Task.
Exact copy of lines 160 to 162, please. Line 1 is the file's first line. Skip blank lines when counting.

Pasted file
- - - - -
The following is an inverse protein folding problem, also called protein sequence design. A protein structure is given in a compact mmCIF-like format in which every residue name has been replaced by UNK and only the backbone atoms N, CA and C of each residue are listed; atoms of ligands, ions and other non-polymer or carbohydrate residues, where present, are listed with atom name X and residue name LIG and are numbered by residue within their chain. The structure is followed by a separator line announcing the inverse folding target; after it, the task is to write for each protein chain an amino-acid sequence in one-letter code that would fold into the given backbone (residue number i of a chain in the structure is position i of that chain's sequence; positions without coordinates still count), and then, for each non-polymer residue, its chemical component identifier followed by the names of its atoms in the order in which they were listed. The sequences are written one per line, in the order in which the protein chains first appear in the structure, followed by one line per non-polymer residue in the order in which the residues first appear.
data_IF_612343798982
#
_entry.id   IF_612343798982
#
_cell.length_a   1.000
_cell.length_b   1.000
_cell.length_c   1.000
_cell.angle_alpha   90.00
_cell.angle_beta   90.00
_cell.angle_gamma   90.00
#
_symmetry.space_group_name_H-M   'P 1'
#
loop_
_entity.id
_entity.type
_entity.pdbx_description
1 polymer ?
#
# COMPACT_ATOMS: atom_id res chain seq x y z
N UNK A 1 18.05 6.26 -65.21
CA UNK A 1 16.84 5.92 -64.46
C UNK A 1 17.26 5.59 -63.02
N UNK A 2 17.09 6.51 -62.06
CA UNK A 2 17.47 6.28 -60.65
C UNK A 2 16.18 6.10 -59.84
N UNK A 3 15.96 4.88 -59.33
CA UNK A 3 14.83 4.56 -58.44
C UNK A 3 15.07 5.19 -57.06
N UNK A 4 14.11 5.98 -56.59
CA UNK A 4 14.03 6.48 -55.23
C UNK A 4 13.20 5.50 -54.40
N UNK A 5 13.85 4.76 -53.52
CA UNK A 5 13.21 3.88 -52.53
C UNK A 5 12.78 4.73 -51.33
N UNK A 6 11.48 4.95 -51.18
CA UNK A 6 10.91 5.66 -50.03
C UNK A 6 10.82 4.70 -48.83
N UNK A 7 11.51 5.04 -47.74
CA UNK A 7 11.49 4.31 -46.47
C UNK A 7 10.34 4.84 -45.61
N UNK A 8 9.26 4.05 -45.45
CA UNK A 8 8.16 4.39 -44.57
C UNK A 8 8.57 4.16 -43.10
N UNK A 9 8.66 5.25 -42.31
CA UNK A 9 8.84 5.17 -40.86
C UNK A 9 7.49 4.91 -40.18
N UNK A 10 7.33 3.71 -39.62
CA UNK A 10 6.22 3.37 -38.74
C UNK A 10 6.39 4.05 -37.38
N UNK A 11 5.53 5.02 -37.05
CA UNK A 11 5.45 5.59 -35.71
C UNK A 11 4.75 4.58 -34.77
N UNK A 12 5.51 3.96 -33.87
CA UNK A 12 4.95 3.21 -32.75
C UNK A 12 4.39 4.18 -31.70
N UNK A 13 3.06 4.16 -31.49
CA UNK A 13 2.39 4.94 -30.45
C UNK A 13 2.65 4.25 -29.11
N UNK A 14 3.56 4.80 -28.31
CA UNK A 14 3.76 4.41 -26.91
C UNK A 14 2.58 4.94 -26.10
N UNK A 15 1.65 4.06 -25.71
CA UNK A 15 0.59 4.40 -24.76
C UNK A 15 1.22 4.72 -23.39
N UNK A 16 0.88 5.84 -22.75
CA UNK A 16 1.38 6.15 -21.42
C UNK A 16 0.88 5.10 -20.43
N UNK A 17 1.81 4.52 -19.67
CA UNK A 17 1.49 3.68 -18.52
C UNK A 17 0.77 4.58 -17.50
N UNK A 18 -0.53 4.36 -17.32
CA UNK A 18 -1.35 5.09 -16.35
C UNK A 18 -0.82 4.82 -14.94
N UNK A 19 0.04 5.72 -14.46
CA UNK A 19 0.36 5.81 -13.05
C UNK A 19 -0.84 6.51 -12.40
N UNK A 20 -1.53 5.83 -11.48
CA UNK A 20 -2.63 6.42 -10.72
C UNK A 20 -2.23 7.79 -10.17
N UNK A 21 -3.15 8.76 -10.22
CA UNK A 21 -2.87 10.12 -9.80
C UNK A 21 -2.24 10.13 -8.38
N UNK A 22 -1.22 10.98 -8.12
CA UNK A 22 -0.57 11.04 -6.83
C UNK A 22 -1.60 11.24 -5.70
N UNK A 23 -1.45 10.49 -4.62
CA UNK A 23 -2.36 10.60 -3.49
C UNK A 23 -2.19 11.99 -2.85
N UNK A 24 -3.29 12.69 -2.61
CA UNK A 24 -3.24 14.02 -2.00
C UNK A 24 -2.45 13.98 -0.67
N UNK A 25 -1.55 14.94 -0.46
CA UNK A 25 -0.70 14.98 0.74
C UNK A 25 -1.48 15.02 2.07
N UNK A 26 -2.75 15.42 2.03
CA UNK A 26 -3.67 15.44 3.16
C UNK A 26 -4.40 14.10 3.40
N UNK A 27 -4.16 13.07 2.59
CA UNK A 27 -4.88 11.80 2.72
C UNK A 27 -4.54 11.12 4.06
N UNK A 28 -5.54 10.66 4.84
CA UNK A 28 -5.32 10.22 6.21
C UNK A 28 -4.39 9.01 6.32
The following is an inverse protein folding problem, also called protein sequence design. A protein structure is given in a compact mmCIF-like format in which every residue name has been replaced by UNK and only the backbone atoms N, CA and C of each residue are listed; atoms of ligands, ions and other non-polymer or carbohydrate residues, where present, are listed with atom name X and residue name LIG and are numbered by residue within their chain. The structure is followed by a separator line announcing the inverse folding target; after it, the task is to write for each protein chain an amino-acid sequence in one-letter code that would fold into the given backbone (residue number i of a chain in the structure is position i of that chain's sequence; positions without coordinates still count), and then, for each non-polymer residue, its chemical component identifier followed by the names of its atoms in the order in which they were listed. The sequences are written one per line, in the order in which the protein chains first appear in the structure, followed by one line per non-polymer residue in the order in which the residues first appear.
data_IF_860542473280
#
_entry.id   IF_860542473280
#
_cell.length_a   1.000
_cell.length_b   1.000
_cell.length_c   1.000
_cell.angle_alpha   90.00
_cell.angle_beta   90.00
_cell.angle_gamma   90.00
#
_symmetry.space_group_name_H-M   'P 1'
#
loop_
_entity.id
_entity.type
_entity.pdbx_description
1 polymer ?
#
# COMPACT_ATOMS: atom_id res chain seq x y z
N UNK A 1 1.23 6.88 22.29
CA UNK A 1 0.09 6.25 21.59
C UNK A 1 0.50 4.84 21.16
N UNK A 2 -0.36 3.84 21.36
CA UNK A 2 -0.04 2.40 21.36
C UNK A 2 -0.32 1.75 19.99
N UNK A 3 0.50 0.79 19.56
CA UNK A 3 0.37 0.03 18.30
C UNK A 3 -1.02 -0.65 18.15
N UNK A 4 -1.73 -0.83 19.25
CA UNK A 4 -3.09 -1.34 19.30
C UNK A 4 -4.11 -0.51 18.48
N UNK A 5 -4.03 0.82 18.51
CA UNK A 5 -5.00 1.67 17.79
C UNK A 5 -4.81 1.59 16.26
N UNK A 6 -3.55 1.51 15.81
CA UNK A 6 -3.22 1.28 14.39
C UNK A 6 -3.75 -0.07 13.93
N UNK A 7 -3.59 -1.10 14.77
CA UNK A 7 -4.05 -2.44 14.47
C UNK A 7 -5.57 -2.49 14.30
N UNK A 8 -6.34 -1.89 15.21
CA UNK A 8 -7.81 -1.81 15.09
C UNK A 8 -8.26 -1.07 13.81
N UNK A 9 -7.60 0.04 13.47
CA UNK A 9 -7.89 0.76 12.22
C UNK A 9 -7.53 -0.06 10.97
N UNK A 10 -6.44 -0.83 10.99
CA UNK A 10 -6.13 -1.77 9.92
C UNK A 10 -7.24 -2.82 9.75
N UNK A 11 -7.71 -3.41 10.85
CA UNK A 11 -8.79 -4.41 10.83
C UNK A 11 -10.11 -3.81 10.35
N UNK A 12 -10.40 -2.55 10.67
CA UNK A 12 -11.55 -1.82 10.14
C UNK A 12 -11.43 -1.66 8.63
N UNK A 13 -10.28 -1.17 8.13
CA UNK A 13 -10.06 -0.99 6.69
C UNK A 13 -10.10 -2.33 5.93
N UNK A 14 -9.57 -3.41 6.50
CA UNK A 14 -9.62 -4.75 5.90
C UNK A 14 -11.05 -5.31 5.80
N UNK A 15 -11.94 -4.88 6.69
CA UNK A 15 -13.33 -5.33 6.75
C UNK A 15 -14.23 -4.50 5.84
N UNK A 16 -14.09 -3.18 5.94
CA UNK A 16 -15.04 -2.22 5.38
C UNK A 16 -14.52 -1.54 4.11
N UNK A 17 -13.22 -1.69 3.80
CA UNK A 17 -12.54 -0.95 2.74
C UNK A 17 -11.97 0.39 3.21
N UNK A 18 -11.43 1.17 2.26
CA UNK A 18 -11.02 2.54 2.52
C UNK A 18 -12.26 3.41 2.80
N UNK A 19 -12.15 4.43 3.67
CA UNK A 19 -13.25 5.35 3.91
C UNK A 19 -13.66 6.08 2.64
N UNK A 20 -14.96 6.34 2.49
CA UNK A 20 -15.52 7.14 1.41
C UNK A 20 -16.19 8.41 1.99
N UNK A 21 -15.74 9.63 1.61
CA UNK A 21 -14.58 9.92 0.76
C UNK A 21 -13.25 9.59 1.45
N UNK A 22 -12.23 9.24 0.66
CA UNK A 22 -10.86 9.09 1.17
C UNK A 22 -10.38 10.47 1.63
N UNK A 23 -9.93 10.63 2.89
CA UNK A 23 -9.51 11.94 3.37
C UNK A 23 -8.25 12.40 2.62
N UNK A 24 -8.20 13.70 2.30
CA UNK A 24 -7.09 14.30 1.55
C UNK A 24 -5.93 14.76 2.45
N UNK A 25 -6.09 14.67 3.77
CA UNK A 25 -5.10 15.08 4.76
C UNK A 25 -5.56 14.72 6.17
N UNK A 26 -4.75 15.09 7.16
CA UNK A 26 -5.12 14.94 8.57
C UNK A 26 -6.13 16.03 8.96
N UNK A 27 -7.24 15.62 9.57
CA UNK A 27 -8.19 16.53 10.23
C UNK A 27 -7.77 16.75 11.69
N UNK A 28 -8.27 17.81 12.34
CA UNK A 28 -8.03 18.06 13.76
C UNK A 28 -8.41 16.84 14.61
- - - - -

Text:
N UNK A 12 -10.40 -2.55 10.67
CA UNK A 12 -11.55 -1.82 10.14
C UNK A 12 -11.43 -1.66 8.63